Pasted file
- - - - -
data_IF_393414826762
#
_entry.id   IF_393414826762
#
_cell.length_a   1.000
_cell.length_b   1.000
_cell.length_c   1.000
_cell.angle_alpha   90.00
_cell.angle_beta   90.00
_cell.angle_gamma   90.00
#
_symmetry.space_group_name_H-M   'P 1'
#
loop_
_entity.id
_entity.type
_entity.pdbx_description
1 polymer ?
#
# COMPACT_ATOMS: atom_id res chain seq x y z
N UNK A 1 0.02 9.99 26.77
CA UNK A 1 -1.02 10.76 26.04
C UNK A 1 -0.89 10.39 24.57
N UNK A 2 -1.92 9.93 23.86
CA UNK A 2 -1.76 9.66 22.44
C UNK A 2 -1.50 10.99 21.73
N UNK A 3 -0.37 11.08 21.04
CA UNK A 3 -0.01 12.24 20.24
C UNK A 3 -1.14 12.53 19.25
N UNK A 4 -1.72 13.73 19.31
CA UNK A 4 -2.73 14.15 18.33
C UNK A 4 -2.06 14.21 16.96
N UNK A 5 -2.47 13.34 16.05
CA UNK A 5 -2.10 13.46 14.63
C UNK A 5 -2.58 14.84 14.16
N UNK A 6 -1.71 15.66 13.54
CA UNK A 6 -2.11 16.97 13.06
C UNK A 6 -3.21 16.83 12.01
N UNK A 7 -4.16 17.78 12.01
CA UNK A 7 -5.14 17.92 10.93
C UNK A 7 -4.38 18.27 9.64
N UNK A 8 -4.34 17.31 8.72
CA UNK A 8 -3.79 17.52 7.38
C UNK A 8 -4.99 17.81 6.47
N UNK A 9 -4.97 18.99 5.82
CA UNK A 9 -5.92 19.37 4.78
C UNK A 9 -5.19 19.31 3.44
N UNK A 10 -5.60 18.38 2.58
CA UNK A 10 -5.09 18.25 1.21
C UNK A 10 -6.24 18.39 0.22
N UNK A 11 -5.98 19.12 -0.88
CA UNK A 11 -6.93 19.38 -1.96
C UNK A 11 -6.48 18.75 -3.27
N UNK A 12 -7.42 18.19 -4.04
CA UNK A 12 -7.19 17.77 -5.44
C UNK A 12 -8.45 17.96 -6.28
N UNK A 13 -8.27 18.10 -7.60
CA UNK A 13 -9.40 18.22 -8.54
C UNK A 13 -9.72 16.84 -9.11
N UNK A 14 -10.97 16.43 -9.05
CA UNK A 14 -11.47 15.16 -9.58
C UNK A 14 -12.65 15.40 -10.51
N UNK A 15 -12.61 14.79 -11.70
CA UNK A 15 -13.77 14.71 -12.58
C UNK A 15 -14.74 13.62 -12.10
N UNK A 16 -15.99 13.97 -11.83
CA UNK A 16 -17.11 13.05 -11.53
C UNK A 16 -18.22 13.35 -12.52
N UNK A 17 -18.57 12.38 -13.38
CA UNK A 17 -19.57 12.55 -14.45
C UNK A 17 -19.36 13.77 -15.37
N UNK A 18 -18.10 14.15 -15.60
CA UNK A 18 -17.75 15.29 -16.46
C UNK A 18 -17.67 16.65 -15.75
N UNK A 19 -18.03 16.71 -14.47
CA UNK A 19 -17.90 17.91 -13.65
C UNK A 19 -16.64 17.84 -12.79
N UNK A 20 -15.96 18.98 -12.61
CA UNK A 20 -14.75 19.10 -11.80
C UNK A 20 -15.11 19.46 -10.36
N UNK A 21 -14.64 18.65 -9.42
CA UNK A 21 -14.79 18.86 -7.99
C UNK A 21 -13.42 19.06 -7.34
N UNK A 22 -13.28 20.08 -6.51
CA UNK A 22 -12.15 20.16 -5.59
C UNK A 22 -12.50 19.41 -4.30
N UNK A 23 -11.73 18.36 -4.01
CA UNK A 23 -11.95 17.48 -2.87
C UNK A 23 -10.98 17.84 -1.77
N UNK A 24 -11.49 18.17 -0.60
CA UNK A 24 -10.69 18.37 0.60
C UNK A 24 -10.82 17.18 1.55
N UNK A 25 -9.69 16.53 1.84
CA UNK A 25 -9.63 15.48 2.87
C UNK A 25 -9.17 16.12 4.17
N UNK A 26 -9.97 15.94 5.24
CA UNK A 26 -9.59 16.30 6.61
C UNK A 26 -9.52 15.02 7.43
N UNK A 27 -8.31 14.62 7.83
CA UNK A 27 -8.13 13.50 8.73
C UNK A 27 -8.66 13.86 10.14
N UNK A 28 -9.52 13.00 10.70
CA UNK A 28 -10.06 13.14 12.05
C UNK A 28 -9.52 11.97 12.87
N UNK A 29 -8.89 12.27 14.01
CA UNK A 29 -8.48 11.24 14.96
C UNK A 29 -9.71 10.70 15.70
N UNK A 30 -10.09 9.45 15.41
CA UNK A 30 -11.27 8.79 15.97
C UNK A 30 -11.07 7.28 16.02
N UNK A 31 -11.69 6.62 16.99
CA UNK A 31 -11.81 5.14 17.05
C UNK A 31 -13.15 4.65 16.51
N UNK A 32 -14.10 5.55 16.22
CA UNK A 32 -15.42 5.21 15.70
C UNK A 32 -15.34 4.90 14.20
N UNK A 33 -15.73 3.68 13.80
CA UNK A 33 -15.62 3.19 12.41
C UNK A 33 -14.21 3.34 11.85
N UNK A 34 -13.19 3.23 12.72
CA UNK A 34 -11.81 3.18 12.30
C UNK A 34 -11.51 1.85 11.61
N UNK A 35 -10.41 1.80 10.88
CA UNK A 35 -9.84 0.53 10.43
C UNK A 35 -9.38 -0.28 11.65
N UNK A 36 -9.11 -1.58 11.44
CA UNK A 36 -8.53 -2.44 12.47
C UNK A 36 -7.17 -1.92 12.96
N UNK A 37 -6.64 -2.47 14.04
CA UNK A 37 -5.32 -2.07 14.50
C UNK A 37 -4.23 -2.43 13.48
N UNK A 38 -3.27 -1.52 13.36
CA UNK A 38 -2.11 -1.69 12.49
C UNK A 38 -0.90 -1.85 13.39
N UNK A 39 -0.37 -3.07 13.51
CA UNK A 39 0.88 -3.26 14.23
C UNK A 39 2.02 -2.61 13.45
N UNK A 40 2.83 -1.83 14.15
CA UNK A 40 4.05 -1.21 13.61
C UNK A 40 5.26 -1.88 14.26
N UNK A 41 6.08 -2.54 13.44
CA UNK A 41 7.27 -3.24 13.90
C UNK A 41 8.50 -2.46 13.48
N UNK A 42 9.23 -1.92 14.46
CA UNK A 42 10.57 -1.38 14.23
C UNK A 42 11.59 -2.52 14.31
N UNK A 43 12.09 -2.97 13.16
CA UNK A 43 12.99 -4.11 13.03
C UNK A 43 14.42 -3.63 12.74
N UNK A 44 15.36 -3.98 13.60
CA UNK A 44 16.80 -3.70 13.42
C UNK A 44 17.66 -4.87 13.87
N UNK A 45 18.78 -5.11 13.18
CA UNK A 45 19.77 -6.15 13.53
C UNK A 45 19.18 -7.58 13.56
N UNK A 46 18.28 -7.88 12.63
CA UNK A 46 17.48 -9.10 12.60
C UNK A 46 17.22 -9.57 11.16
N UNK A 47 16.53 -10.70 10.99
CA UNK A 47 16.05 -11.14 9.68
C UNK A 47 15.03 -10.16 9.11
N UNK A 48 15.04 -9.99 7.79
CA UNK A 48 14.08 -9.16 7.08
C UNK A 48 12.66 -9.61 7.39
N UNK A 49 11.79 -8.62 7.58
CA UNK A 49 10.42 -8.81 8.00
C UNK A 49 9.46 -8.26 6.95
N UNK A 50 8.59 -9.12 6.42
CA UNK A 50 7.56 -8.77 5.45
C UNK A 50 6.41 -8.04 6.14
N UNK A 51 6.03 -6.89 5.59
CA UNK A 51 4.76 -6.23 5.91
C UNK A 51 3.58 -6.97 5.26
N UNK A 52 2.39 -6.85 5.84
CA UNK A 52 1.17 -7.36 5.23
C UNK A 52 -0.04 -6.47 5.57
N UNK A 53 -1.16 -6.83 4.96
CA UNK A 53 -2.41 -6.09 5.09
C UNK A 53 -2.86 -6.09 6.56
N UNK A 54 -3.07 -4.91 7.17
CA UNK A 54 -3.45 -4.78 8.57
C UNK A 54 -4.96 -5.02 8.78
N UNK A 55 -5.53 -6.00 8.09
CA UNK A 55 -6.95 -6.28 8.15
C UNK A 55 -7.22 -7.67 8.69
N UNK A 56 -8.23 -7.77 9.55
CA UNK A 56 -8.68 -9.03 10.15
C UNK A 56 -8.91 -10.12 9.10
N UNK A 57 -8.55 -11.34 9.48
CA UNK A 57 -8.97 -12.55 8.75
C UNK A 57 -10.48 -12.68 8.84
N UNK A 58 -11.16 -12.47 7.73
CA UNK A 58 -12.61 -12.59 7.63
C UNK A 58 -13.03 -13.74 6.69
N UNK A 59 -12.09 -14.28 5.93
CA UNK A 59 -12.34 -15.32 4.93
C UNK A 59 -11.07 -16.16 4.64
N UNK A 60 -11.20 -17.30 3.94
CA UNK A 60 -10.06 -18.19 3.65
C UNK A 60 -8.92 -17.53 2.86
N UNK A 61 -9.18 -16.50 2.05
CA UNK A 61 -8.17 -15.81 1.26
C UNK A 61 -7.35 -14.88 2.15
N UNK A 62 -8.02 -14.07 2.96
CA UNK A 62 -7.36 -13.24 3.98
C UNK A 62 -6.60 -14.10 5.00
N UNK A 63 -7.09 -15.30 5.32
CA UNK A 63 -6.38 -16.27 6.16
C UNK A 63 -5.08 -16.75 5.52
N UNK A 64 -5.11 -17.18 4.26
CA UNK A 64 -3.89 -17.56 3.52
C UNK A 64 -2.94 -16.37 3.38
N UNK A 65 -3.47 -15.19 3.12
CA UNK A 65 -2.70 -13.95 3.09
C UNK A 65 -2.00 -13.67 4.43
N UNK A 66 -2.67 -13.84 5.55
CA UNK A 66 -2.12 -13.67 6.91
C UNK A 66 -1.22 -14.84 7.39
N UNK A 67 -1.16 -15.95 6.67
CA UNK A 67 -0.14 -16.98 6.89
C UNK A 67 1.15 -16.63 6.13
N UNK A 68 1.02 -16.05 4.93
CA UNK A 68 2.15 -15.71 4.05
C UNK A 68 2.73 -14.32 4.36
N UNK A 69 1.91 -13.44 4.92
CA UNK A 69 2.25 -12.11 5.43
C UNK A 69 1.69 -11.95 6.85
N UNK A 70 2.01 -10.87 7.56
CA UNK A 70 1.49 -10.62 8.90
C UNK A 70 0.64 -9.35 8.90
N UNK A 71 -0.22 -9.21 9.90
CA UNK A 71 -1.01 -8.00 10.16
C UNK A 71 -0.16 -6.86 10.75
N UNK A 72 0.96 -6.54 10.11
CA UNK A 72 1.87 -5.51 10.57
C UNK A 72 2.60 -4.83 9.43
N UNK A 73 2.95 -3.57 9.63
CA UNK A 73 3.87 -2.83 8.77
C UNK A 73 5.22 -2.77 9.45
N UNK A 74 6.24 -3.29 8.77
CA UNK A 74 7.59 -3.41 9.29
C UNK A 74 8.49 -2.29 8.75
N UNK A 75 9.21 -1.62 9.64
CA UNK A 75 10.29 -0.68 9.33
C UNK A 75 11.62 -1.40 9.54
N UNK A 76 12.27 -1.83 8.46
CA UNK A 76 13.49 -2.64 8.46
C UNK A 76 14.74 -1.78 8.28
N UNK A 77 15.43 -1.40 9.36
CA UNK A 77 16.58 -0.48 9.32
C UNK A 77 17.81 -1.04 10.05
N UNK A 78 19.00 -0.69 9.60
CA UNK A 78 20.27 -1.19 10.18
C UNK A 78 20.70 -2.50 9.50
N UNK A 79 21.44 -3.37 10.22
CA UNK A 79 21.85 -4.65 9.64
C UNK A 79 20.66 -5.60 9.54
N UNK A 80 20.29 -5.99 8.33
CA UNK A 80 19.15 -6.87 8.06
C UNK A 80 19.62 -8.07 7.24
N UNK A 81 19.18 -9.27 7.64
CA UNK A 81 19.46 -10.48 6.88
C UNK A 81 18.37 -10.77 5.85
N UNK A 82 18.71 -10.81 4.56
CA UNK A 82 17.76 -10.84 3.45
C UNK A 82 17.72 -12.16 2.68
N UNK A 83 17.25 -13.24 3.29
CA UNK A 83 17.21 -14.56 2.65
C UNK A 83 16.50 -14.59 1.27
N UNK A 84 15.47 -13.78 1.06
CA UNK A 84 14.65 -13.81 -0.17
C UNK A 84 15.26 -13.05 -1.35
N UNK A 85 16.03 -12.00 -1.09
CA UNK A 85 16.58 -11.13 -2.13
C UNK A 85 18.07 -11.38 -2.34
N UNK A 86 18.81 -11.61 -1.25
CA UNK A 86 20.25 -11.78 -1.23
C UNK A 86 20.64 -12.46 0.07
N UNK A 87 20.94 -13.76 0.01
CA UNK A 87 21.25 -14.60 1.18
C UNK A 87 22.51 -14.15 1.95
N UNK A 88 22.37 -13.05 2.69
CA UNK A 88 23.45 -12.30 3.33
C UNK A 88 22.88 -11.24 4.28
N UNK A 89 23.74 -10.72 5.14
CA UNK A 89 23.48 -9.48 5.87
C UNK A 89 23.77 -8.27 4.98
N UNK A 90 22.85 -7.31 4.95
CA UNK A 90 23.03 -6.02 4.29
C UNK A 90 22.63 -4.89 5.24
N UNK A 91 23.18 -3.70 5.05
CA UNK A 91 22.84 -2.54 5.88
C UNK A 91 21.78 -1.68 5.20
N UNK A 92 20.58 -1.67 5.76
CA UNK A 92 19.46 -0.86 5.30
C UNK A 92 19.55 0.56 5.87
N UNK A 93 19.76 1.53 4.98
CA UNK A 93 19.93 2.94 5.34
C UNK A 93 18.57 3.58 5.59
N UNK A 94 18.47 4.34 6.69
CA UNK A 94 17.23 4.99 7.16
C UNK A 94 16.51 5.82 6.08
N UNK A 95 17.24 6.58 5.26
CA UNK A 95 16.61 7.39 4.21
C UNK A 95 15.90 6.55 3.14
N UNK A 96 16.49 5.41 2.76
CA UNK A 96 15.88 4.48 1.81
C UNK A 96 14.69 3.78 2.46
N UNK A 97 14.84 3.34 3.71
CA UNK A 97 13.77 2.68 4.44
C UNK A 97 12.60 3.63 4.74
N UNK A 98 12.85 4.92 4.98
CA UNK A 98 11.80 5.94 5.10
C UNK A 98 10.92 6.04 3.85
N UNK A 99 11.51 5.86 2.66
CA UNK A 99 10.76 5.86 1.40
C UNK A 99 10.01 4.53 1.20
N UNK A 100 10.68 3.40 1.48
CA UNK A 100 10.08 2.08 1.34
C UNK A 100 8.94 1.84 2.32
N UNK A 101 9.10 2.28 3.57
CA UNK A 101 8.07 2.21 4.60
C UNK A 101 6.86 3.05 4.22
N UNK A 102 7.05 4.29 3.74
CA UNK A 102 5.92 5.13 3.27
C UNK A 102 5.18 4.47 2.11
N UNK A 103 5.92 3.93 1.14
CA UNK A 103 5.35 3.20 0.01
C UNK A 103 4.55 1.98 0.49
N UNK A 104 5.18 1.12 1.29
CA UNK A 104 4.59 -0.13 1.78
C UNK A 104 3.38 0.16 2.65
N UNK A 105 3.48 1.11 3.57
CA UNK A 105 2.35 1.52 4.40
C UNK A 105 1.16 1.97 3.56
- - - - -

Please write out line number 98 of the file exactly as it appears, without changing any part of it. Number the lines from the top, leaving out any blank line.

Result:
C UNK A 26 -9.52 15.02 7.43